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Recession, Funding Cuts Push Nursing Homes to Brink

Recession, Funding Cuts Push Nursing Homes to Brink

The Pittsburgh Tribune-Review

March 02, 2010

David Gritzer, president of the Jewish Association on Aging, which runs the Charles Morris Nursing and Rehabilitation Center in Squirrel Hill, does not see a bright future for the nursing home business.

And not just for his nonprofit business, but for the whole industry from large for-profit corporations that run nursing home chains to religious and government-run nonprofit facilities.

About 55 percent of the residents in the Charles Morris center are on Medicaid, a percentage that’s lower than average, he said. But that’s still substantial at a time when a weak economy, spending cuts in cash-strapped states and a $16-billion reduction of funding from Medicare during the next decade threaten to make the industry’s margin of profitability even lower.

“We do not see a bright future. This industry has been a constant battle to get appropriate funding for the elderly, and reimbursement systems are so complicated,” said Gritzer, a 33-year veteran of the nursing home business.

For decades, nursing homes and assisted living facilities have operated within the narrowest of profit margins and at the whim of government officials and how much they want to spend, experts said.

The latest round of Medicare cuts leaves Pennsylvania’s nursing homes with $2.1 billion less in funding, potentially putting 2,300 jobs at risk, according to the Pennsylvania Health Care Association, which represents the skilled nursing home industry in the state.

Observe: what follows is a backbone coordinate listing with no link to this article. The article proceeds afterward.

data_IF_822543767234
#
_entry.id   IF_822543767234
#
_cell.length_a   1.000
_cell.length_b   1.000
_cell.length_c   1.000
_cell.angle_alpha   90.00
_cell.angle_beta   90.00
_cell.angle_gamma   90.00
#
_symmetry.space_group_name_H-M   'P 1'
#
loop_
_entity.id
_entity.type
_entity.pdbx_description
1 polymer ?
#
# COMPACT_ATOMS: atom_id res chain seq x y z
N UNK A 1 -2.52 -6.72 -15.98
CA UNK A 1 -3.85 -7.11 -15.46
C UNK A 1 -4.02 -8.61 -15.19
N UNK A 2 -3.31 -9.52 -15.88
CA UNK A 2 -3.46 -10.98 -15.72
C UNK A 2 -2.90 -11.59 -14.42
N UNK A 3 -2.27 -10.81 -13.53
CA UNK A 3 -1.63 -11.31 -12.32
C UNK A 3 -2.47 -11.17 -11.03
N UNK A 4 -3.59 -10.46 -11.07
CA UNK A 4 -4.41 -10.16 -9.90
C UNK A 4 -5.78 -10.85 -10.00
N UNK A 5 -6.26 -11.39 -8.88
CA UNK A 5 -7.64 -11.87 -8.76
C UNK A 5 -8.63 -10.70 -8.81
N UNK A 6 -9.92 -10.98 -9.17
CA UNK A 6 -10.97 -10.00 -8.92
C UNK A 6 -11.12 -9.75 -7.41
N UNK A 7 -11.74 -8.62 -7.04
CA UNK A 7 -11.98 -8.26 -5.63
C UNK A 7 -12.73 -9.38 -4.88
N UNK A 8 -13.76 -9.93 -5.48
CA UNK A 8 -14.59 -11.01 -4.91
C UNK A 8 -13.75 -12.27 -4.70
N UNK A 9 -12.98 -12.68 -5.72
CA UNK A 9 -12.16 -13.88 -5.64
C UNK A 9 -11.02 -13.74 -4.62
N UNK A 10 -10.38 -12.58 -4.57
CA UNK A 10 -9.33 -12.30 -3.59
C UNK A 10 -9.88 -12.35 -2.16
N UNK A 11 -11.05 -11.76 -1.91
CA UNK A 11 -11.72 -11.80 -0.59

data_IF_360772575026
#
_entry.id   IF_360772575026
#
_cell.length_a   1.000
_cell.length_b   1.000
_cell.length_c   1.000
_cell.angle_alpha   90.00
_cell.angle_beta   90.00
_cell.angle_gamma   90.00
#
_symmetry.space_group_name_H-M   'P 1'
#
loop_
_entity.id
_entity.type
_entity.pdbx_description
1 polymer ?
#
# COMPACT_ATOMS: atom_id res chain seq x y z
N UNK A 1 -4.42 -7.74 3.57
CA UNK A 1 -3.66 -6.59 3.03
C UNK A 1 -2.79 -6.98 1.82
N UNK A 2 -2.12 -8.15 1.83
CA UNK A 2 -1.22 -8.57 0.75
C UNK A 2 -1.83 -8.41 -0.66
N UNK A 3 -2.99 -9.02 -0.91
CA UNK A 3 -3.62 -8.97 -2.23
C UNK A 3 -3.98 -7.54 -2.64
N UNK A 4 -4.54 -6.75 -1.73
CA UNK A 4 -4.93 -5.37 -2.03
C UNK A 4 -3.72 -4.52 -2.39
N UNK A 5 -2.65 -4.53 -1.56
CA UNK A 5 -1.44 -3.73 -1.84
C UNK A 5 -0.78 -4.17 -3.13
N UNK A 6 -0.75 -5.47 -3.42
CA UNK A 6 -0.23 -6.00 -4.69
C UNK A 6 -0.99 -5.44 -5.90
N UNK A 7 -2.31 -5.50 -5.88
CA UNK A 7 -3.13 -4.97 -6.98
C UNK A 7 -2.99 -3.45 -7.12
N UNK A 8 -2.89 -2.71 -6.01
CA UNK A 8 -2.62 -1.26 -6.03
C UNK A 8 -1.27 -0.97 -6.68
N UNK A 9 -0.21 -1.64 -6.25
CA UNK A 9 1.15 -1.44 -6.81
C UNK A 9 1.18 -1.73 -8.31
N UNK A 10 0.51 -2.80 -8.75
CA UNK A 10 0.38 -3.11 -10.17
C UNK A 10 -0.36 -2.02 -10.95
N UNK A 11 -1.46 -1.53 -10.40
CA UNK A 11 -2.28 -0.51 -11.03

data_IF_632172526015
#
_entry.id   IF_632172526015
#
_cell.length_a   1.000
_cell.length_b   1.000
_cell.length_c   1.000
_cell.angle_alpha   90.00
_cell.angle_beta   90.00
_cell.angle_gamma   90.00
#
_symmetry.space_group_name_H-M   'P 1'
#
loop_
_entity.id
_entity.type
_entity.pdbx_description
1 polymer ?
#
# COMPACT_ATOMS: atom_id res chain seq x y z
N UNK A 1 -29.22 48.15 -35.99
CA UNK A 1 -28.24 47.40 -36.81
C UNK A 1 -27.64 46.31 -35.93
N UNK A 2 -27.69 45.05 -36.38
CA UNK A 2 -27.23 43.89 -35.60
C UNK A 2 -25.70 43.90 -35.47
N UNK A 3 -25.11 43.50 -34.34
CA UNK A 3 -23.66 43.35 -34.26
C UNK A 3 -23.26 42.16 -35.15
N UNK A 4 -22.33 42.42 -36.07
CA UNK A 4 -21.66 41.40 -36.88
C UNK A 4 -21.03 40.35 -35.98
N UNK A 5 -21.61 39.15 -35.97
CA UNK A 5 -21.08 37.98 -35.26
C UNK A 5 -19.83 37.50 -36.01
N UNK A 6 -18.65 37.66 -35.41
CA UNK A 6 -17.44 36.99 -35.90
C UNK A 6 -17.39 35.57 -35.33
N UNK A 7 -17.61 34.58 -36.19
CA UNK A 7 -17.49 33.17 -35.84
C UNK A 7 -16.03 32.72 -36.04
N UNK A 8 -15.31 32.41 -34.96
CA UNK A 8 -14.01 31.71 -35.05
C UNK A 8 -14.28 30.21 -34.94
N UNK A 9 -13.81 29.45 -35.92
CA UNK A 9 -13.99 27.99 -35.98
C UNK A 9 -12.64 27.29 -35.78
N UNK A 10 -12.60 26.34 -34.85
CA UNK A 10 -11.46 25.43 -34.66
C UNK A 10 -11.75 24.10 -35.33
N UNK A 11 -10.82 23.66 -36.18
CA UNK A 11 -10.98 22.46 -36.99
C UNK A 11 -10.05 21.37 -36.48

“Pennsylvania’s population is old and getting older — fast. Now is when we should be shoring up programs that protect our most vulnerable residents — the frail elderly and those with disabilities — instead of dismantling them. You can’t achieve real health-care reform when you weaken the foundation of other key programs vital to American health,” said Stuart Shapiro, the association’s president and CEO.

So far this year, 24 states have cut funding for nursing home care and other health services needed by low-income people who are elderly or disabled, according to the Center on Budget and Policy Priorities, a nonprofit research firm in Washington.

Across the country, nursing homes have started to close because of money problems, while others have laid off workers because of what industry officials say are inadequate Medicaid reimbursement rates.

So far in Pennsylvania, there have not been significant nursing home closings or layoffs.

But, said Nicholas Castle, a professor of health policy and management at the University of Pittsburgh, “The economic downturn is affecting this like any other business. Medicare and Medicaid both have less money, and nursing homes are getting squeezed.”

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